The Division of Newborn Medicine in the Department of Pediatrics at Washington University School of Medicine is comprised of basic and clinical sciences investigators, clinician educators, neonatal-perinatal fellows, outstanding nurses, and exceptional administrative staff. The research within the Division can be divided into several areas: regulation of newborn brain development and injury, the impact of the human microbiome on neonatal and long term disease risk, genetic contribution to neonatal and infant respiratory disease, and clinical investigations that focus on improving clinical quality, patient safety, and innovative clinical educational strategies. The Division currently maintains >$3 million in annual direct cost extramural funding from a variety of sources, including the National Institutes of Health (NIH). Using multidimensional educational strategies including simulation, problem based learning, manuscript review, peer and mentored learning, and multidisciplinary conferences, the Division supports a fellowship program of 18 fellows, active participation in the St. Louis Children’s Hospital Pediatric Residency program, medical student teaching, summer programs for medical, college and high school students.
The clinical services of the Division are anchored in the 75-bed level IV Neonatal Intensive Care Unit at St. Louis Children's Hospital (SLCH) that provides care to newborn infants born at Barnes-Jewish Hospital as well as those transported by the St. Louis Children’s Hospital Transport Team from all over the United States and abroad. The delivery services at Barnes-Jewish Hospital (~4,000 annual deliveries), Missouri Baptist Medical Center (MBMC, ~4,000 annual deliveries and 15 minutes west of the Washington University Medical Center) and Progress West Hospital (PWH, ~1,000 annual deliveries and approximately 30 minutes west of the medical center) support a 20-bed level III special care nursery and a 30-bed normal nursery at Barnes-Jewish Hospital, a 20 bed level III special care nursery 30 bed normal nursery at MBMC, and a 15 bed normal nursery at PWH. These neonatal services are coordinated with the Division of Maternal-Fetal medicine in the Department of Obstetrics and Gynecology at Washington University School of Medicine, a full range of pediatric medical and surgical subspecialty services including extracorporeal membrane oxygenation and active lung and heart transplant programs, primary care pediatricians, an active Fetal Care Center, and an infant follow-up clinic at SLCH.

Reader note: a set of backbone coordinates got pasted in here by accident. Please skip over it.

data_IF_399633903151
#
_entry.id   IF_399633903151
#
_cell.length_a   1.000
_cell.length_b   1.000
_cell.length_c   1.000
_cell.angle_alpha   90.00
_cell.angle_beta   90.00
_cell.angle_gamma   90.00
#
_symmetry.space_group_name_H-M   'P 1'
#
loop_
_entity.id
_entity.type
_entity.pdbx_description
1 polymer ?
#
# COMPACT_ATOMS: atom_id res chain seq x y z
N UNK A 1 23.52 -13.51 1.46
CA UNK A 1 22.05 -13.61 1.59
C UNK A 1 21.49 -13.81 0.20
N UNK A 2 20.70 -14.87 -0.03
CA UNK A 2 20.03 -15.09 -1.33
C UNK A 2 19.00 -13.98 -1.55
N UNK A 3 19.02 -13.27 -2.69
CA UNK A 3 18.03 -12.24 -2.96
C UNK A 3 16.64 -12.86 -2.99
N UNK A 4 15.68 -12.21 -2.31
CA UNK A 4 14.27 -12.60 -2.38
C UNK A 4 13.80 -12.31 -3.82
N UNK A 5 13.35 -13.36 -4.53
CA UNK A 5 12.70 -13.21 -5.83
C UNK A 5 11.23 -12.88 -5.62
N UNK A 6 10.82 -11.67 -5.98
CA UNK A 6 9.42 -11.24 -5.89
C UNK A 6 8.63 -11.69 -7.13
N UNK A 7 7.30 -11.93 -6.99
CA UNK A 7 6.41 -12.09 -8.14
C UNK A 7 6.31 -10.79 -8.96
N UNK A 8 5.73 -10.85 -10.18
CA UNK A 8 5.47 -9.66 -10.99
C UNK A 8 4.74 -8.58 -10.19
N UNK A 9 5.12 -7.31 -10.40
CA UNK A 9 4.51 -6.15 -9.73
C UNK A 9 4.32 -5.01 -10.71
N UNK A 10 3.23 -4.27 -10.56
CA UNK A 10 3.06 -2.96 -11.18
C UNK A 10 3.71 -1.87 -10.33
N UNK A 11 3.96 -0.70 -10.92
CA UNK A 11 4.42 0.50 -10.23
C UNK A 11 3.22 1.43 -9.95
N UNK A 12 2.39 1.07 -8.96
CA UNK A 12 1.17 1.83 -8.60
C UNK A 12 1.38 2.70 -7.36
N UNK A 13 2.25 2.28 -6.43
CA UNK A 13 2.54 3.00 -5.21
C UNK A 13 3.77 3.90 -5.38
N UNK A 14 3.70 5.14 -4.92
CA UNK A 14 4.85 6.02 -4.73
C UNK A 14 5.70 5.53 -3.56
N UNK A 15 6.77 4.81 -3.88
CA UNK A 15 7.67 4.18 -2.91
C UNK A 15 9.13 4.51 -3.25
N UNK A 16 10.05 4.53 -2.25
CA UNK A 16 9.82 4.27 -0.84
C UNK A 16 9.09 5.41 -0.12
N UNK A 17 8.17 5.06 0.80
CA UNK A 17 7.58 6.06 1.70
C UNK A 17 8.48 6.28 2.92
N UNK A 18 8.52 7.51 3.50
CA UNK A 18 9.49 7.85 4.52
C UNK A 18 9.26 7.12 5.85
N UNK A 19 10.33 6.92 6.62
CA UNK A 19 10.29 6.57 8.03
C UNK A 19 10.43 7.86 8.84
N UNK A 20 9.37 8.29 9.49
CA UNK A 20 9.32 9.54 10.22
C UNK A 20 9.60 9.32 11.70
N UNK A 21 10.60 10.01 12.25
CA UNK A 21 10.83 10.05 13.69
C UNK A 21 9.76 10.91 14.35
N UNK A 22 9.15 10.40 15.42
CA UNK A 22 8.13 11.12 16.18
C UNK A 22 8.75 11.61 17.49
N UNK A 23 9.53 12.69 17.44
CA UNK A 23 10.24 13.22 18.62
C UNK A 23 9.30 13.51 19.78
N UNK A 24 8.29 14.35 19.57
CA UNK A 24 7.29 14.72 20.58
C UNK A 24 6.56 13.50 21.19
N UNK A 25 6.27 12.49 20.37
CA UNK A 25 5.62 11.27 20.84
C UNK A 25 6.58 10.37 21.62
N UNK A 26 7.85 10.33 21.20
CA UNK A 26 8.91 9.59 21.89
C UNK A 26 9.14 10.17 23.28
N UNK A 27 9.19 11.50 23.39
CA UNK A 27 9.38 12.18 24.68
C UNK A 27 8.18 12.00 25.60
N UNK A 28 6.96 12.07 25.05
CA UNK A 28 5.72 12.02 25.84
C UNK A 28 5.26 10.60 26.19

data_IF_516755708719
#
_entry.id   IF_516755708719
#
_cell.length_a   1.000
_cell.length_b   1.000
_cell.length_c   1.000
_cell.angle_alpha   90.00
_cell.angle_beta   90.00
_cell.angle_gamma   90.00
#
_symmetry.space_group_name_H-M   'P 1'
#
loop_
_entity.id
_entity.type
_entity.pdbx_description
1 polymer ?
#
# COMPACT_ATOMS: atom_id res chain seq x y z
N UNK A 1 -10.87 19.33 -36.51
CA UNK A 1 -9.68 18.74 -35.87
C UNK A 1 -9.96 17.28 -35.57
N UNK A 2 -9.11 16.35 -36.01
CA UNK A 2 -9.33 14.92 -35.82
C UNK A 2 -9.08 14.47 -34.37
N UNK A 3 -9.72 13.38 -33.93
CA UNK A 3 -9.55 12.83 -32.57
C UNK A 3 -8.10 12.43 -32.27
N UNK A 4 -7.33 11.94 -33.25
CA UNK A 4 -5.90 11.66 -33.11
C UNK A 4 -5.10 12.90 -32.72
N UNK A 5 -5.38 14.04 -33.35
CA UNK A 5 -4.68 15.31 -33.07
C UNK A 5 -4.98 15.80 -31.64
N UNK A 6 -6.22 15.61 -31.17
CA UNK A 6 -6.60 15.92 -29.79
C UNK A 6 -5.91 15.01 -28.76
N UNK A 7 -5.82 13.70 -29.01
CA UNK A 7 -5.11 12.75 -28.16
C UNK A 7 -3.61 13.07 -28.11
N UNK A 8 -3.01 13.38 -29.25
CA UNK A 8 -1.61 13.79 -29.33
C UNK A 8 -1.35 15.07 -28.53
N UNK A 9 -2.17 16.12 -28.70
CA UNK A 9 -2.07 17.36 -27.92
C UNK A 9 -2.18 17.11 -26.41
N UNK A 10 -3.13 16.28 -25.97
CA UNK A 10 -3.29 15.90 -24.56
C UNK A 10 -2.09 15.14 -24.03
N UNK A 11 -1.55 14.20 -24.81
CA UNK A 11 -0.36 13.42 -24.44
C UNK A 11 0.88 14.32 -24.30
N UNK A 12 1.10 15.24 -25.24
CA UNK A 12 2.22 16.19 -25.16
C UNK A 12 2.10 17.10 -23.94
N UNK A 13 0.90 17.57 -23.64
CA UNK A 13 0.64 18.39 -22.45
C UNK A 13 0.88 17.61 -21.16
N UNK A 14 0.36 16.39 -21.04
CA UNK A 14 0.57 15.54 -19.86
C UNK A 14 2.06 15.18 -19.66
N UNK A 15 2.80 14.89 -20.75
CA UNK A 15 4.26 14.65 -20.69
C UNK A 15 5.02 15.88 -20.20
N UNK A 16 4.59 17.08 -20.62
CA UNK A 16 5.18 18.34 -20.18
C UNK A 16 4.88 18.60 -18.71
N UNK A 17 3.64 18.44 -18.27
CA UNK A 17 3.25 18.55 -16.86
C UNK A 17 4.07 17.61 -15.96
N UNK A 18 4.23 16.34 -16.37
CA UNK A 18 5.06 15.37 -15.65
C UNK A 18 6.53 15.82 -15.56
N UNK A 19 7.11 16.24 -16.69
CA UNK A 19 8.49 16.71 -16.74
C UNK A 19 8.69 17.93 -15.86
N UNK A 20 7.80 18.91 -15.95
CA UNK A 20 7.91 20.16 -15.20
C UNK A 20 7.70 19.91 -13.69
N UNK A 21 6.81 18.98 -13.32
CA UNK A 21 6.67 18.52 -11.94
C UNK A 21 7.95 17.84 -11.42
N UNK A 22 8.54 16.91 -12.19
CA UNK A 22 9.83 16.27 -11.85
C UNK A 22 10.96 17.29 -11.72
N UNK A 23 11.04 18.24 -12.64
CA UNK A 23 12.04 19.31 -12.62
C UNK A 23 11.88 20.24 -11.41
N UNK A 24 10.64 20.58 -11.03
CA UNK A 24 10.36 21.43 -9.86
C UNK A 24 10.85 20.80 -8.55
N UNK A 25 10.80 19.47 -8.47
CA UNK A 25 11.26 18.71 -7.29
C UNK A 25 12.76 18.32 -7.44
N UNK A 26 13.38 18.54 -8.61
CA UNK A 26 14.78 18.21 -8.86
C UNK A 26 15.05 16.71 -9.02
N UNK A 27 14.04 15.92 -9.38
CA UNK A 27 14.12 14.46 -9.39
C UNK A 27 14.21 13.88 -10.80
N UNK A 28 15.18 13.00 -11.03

These services have resulted in several important clinical observations, including the description, diagnosis and successful treatment by lung transplantation of infants with genetic disruption of surfactant metabolism (for example, surfactant protein-B or ABCA3 deficiency), an atlas for normal and abnormal development of the human infant brain based on MRI imaging of premature and term newborns, innovative evaluation and treatment of neonatal seizures through an active Neonatal Neurocritical Care Service in collaboration with Pediatric Neurology, and description of neonatal enteric microbiome signatures associated with increased risk for both neonatal morbidities (for example, necrotizing enterocolitis and bronchopulmonary dysplasia) and adverse, long-term neurodevelopmental outcomes.
The Division also hosts a newborn symposium every 2 years focused on a rapidly evolving area of newborn medicine.
Improve the health status of pregnant women and newborn infants by fostering the development of outstanding investigators and educators and by providing excellent clinical services for newborn infants and their families.